If you’re a food lover making summer reading plans, add “Breaking Bread: Essays from New England on Food, Hunger and Family” ($30) to your list. With nearly 70 bite-size essays from acclaimed New England authors, the book made me as hungry as any cookbook I’ve read recently. The pieces are packed with remembrances of regional foods the authors loved or loathed while growing up. The writing displays more local color than a steamed lobster wearing wild blueberry bracelets, along with a mess of wistful nostalgia for any reader raised in Maine or New England in general.
It’s important to note, too, that “Breaking Bread” is no blithe literary venture divorced from reality. Proceeds from the book go to support Blue Angel Maine, the nonprofit that co-editor Deborah Joy Corey founded in 2018 to combat local hunger.
The anthology opens right in season with “The Zen of Fiddleheads” by novelist and Maine native Cathie Pelletier, recalling her family’s fiddlehead rituals from her youth in Allagash. “We never use the word ‘harvest.’ We say, ‘I picked a mess of fiddleheads today,’” she explains to readers. Yankee slang is part of the pleasure here. Messes of things, like in Kimberley Ridley’s “A Mess of Peas,” make appearances throughout the book, as do variations on the phrase, “Not the fancy ones.”
Many of the essays share zen themes and attitudes of equanimity. Ridley’s piece recalls her fond memories of picking peas in southern Maine with her father, and her fascination with his own childhood, growing up on a subsistence farm in Springvale. She asked him if it was hard to live this way.
“‘What we didn’t get done one day, we did the next,’ he said, laughing. ‘We never hurried.’ He paused. ‘And we always had time.’”
In novelist Richard Russo’s essay, “Beans,” his mother cautions him against cucina povera dishes like pasta fagiole that an Italian “not like us” ate in his upstate New York town. This confuses young Russo, because his grandfather treasures a meal of baked beans and brown bread in the cold months, could eat it every day. “They’ve both decided to love what they can afford,” Russo concludes, a sharp zen pointer in the direction of true, lasting happiness.
The best essays in “Breaking Bread” kindle your appetite for the food in question, or spark an urge to reenact the scene described. A prime example is “How to Eat a Lobster,” by television and film writer Jenny Bicks, a tight, intensely evocative piece detailing a hole-in-the-beach clambake in Penobscot Bay. Bicks tells the story in second-person imperative, and it may as well have been hypnotism as far as I was concerned.
I finished the essay vowing to host or attend a beach clambake as soon as possible. Because as Bicks described digging the fire pit, laying layers of burlap and smoldering seaweed between lobsters and clams, sipping frosty beer and snacking before the feast on sweet sea peas and oily, salty potato chips – “The ones you have eaten all your life, not the fancy ones from away” – I wanted somehow to make her precious life memories my own.
Food writing doesn’t get much more inspirational than that.
RECIPES FROM THE COMMUNITY
Following up 2020’s popular “Maine Bicentennial Community Cookbook,” Gray-based editors Margaret Hathaway and Karl Schatz have compiled another 200 largely crowdsourced recipes for “Maine Community Cookbook, Vol. 2” ($29.95), scheduled to be released June 21.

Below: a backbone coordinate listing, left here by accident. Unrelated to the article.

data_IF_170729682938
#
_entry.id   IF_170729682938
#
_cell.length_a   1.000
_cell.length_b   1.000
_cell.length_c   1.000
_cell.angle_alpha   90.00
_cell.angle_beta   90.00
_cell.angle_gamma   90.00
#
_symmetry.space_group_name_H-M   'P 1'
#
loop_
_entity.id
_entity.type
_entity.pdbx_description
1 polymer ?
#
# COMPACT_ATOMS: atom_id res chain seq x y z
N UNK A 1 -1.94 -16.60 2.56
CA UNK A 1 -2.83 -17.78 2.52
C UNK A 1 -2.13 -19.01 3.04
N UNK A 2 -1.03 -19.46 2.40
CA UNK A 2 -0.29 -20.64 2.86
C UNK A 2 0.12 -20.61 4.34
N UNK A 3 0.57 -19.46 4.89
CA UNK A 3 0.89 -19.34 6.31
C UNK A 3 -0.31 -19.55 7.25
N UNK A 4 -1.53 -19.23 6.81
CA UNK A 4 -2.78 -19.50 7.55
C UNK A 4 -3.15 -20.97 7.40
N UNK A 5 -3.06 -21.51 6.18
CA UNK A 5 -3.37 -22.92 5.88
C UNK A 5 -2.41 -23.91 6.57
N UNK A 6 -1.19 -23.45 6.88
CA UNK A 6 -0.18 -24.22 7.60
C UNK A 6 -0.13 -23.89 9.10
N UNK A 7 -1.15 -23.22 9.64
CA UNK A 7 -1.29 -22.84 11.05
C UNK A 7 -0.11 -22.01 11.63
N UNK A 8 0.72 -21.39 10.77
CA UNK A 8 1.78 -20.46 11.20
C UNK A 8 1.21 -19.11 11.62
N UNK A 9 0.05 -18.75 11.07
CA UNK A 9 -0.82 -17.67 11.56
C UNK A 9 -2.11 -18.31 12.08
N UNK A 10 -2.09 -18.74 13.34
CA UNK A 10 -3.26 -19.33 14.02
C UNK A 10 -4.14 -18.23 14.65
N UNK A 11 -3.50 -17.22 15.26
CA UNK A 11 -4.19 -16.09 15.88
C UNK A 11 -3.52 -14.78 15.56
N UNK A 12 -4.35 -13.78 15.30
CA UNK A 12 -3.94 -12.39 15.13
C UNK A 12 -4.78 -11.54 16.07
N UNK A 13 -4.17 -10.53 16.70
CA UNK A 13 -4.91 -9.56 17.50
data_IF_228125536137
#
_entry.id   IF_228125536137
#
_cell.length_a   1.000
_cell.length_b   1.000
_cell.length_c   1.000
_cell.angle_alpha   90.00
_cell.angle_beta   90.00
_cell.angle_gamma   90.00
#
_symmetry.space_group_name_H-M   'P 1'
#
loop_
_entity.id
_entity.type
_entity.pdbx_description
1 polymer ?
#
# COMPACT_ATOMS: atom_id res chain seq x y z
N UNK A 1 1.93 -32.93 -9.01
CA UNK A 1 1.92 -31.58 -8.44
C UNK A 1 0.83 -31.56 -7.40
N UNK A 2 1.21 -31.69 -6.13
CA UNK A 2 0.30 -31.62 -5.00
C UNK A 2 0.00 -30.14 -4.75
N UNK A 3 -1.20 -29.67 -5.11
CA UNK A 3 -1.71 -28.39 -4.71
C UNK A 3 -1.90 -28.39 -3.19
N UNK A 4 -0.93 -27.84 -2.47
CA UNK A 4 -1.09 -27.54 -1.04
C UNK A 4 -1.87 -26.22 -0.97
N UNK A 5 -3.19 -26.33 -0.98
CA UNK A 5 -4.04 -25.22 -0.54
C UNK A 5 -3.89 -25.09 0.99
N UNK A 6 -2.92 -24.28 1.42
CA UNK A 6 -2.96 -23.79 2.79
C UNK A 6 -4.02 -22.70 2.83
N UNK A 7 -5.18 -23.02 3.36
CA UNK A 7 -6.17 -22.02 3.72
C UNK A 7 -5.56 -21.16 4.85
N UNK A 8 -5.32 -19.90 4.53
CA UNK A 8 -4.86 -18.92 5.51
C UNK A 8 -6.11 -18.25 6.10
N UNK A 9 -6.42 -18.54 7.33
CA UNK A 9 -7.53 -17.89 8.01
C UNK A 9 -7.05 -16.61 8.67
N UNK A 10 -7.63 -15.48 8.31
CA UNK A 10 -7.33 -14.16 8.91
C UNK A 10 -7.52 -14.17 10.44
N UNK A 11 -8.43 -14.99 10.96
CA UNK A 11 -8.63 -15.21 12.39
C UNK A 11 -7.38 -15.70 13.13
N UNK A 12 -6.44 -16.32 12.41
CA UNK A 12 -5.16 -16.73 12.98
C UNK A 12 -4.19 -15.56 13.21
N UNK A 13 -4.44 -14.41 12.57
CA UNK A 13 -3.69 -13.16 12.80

The second volume was inspired in part by the pandemic. Hathaway and Schatz explain in a foreword that as they spent time during lockdown cooking from the first volume, they found that despite the isolation and increasing tension around the country, “the invitation into the family kitchens of so many people around Maine was a bright spot of connection … At a time when our country’s divisions are increasingly on display, we choose to focus on what connects us.”
The new community cookbook groups its recipes by broad category, like “vegetables” and “flesh & fowl,” but the editors have also homed in on some of Maine’s most iconic ingredients for chapters of their own, including apples, rhubarb, potatoes, lobster and wild blueberries. Like the first volume, the book includes several essays from Maine historians and academics, community leaders and humorists, which help provide broader perspective on Maine’s food history and the modern challenges it faces feeding residents.
Hathaway and Schatz again include recipes drawn from the historical cookbook collection of project partner Don Lindgren, owner of Biddeford’s culinary bookstore Rabelais. The second volume also revisits some of the families and cooks featured in the bicentennial edition, including the Foss sisters of Harmony, who each contribute a recipe this time, and recollections of their childhood.
But the cherished home recipes and the charming, sometimes faded family photographs that accompany them are the heart and soul of the project. Just the folksy titles of some old-timey dishes alone –”Gramma’s Apple Pan Dowdy,” “Nana (Nellie) Bonney’s Mincemeat Recipe,” “Brownie’s Rhubarb Pudding,” “Oma’s Goulash”– immediately establish a feeling of connection, family and pride.
But as the editors note, Maine ranks 19th in the country and second in New England for household food insecurity. Lindgren says a community cookbook must, by definition, be used to raise funds for a charitable or civic cause. To that end, $2 from each cookbook sale will be donated to donations fighting hunger in Maine. Hathaway and Schatz write that they have already distributed more than $20,000 to food insecurity groups and programs around the state.
“The need has never been more acute,” they state, “and we are honored that these books can be part of the solution.”